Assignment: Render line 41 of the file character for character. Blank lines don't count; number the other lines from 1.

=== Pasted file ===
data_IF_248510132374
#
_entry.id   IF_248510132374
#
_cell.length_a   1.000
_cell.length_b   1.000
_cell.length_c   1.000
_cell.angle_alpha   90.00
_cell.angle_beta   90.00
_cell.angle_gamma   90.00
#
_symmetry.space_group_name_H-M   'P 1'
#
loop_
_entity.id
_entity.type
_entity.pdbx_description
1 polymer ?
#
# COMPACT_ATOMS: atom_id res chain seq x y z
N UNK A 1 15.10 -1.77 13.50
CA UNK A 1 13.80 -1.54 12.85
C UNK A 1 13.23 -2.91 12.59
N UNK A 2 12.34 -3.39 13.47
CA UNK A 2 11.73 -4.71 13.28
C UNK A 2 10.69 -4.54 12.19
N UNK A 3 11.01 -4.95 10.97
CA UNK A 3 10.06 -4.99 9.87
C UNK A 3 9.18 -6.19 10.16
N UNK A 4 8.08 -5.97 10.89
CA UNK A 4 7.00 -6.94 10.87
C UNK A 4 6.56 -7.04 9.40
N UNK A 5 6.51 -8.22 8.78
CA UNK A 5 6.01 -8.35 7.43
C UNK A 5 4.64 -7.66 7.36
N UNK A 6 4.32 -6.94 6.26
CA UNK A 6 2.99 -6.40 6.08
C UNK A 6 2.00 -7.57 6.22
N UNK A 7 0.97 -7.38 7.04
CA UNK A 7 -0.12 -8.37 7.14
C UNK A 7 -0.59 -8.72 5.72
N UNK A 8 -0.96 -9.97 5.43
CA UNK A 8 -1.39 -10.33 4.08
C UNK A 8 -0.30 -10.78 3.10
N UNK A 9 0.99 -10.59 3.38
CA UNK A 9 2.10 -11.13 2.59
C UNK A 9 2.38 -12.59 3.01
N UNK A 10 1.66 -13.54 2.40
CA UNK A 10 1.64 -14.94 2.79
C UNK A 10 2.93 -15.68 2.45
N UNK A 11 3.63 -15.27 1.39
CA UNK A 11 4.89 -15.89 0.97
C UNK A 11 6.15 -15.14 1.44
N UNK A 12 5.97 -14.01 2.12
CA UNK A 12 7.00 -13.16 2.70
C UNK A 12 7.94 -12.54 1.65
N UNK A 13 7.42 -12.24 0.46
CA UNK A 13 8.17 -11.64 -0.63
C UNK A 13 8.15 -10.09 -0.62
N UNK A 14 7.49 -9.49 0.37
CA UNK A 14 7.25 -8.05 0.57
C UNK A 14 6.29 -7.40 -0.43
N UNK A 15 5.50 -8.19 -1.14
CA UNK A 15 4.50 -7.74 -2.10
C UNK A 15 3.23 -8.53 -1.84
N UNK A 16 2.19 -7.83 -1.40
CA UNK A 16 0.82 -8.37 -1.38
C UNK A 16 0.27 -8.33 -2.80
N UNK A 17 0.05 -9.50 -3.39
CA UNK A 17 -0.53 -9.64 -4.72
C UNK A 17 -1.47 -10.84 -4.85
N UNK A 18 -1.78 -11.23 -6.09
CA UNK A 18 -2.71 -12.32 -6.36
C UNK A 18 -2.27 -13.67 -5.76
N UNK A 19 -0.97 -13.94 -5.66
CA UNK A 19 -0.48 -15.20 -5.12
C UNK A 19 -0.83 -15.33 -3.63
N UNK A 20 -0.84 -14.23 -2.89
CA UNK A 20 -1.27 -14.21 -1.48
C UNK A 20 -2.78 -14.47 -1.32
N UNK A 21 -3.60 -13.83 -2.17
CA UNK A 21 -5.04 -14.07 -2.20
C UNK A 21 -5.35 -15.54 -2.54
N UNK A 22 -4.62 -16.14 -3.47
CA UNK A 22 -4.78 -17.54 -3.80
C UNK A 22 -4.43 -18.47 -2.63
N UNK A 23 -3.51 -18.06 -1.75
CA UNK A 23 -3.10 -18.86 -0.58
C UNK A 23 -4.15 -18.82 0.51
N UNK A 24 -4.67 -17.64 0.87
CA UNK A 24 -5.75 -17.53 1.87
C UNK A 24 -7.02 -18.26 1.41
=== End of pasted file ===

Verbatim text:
C UNK A 7 -0.59 -8.72 5.72